Saturday, February 29, 2020

My life - Part 1 - an overhead view

I was born on February 13th, the oldest child of two oldest children.

My first brother was born 13 months later...the child that my maternal grandmother was convinced SHOULD have been aborted...who later ended up being the Golden Child.

My second brother was born when I was 6 and in first grade.  He was born with a congenital heart defect, which was discovered after a month or so of failure-to-thrive, and he died on the operating table at 5 months of age.

My third brother was born 18 months after the death of the second one.

My only sister was born 12 YEARS later, after 5 or 6 miscarriages, born when our mother was 43 years old, and I was 19, and in college.


My mother grew up in a family that looked perfect.
Grandpa's family was a Presbyterian family with generations of Presbyterian ministers.  He broke that tradition, eventually becoming a professor, after working for the Presbyterian church in their TRAV (Television, Radio, and Audiovisual) department.  They lived in Arkansas and moved to Atlanta, GA when my mother was 8 years old.  After she was out of the house, my grandparents moved to Austin, TX, where Grandpa was a communications professor at the University of Texas until he retired.  When Grandpa retired, they moved to their newly remodeled vacation home in Montreat, NC.

My mother graduated from high school, and went off to college in St. Petersburg, FL, and graduated from there 4 years later with a Bachelor's degree in Spanish and Russian.  The way she told the story, she was offered a job at the UN, but instead wanted to get married.

She met my father at the church she attended in Atlanta.  Daddy was a college student in Atlanta, originally from Staten Island, NY, but having moved to St. Petersburg, FL, when he was 17 years old when his father sold the family hardware store and retired.

My parents were married on June 25, 1966, and immediately moved to South Carolina, where my father had a job at Regal Textiles as an engineer.  They lived in Fork Shoals, on a "lake", and spent a lot of time skiing on the lake. While they lived on the lake, my uncle Brent came and spent some time there, but tragically committed suicide as he was mourning the recent suicide of his girlfriend.  My parents moved from that home quickly thereafter, living in Ware Shoals until they bought the farm in Due West, SC, which my father still lives on more than 50 years later. 

My mother was 24 when I was born.  Daddy was 28. 

They moved to The Farm just prior to my was one of two places I lived before leaving for college.  The Farm was the scene of almost all of the abuse I suffered...though The Dairy Farm also saw some of the same behaviors in the 5 years that we lived there. 

We moved to The Dairy Farm when I was 10 years old, and lived there for 5-ish years.  The years at The Dairy Farm were long and hard.  There were endless 18-hour days, injuries, losses, and financial hardship, as well as unexplained illness for Mother.  During those hard years, she experienced 2 or 3 miscarriages, and a kidney infection that could very easily have been fatal.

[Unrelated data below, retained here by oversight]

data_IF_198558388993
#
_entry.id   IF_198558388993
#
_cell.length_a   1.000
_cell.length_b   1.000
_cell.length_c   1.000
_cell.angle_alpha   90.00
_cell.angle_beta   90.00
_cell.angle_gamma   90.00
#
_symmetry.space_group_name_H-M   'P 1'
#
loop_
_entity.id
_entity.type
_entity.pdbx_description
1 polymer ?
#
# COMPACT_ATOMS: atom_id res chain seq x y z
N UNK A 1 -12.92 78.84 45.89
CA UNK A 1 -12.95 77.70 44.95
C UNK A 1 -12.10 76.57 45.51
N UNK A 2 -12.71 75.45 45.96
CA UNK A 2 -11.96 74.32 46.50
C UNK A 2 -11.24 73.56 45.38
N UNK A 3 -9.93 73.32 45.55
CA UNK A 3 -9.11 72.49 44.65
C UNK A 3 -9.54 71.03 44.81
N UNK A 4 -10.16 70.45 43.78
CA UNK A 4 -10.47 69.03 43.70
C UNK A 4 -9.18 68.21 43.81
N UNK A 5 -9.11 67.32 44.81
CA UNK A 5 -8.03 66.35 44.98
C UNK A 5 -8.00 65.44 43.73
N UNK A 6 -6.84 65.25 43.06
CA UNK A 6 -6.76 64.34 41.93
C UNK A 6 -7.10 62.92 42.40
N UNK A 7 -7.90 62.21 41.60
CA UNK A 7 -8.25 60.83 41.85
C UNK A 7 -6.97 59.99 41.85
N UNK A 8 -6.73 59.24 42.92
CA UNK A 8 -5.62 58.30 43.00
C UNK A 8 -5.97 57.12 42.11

At the end of the years on The Dairy Farm, we moved back to The Farm...back into the 150-year-old house with leaky walls, wood heat, and a dying well.  We never lacked for food...there was always meat in the freezer (that we had butchered), eggs in the refrigerator (that we had gathered from our chickens), fresh veggies from the garden, and fruit from the orchard.  But there was never enough money.  Daddy kept the cars running by constantly fixing them.  We stayed in the private church-affiliated school by the contribution of other church members.  We gladly wore hand-me-down clothes.  We never went on vacations, and rarely did any of the entertainment things that our friends took for granted. 

For a few years, we attended a local Presbyterian church, but my parents became concerned about the direction the church was headed and started looking around for another church.  We visited a local Baptist church but landed in a newly-planted Mennonite church. 

Adjustment to Mennonite life had to have been hard for my Mother.  She never quite forgave the very restrictive rules or the fact that some members of the church could get away with the blatant flaunting of them, while others were punished for minor indiscretions.  She was never comfortable in the clothing dictated by the rule-book, but never quite gave it up once they made the decision to leave many years later. 

My school years started with homeschooling.  My parents found Calvert School's curriculum, and did a very unpopular thing for that point in time, and decided that they would educate me at home.  Technically, that would have been my kindergarten year, as I entered first grade with my peers at Cold Springs Mennonite School, where I finished 1st, 2nd, and 3rd grades, prior to our church starting their own school, and my brother and I transferred there for my 4th-grade year, and his 3rd-grade year.  This school was where we graduated 8 years later. 

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